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Champaign County, Illinois

Biography - John Frankeberger

SOURCE: "History of Champaign County, Illinois with Illustrations," 1878


JOHN FRANKEBERGER (Deceased) - Among the citizens of the county who made settlements at an early date, some were not permitted to live to enjoy the fruits of their labors and to witness the subsequent growth and development of the county, but were cut off in the midst of their usefulness. Such was the case of John Frankeberger, whose death occurred in July, 1863.

H was a native of Pennsylvania, in York county, in which state he was born on the 23d of April, 1817. His father was a farmer, and he was raised on a farm, living in Pennsylvania till he was fifteen years of age. In the year 1832, his father, William FRANKEBERGER, removed from Pennsylvania to Richland county, Ohio, purchased a farm, and died there. Mr. Frankeberger grew up to manhood in Ohio, receiving the benefits of a good ordinary education.

His first visit to Illinois was made in the year 1841. He then came to this state, and spent two years and a half here before returning to Ohio. He went back to Ohio, and about a year afterward was married to Susanna SWISHER, who was born in Adams county, Pennsylvania, on the 23d of January, 1817. Her father, John SWISHER, emigrated to Ohio in the year 1826, reaching Richland county, where he settled on the 26th of October of that year, and lived there till his death, in the year 1854. Mr. and Mrs. Frankeberger's marriage took place in Richland county, Ohio, on the 9th of April, 1844.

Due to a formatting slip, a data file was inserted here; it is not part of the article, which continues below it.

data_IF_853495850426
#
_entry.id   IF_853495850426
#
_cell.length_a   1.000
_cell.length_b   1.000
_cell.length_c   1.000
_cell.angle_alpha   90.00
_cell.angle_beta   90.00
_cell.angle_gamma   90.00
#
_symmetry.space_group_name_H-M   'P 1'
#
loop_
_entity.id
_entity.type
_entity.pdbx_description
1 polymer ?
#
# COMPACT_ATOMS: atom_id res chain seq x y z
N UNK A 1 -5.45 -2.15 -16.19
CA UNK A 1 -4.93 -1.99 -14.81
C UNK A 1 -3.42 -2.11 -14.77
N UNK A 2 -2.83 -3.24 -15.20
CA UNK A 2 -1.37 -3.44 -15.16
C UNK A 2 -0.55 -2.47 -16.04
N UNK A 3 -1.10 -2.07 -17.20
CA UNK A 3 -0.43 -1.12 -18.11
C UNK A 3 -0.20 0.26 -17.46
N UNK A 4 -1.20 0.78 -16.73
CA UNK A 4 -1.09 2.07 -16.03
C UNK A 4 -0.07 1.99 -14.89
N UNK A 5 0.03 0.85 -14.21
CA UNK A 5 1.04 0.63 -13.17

For nine years after their marriage they lived in Richland county, Ohio, and then in the year 1853 came to Illinois. After remaining some time at Bloomington, Mr. Frankeberger decided to settle in Champaign county as the best location he could select. He first bought forty acres of land, and settled where his family still resides in Sec. 29 of township 20, range 8, or what is now Hensely township. He was a man of industry and energy; subsequently made additional purchases of land, and was actively engaged in improving and developing it into a fine farm, when his untimely death occurred on the 11th of July, 1863. A team of horses, which he was driving, attached to a reaping machine, ran away, and Mr. Frankeberger was thrown off and received injuries which resulted in his death. This sad misfortune was a heavy blow to his family, and was lamented by a large circle of friends and acquaintances. He was cut off in the prime of life, when he was busy making plans for the future, and when it seemed that his assistance was most necessary in building up a fit home for his family and making extensive improvements on the farm.

During the ten years he had lived in the county he had made many friends, and was highly respected as a good and worthy citizen. His early political opinions attached him to the old Whig party, of which his father, as well as Mr. Frankeberger, was an earnest and devoted member. When the Whig party came to its destruction, and the Republican party arose, he did not hesitate to give his support to that great organization which opposed slavery. Mrs. Frankeberger, after her husband's death, continued to reside on the farm, which she has managed with considerable success and ability. She has built a commodious barn and fine residence, a view of which is shown elsewhere among our illustrations, and has given her children a good education. She has five children: George, who is farming on his own land in Mahomet township, a mile west of his mother's residence; James T., who for some time has been away from home; Amanda C., who married William H. MILLER; Annette; and Hattie J.

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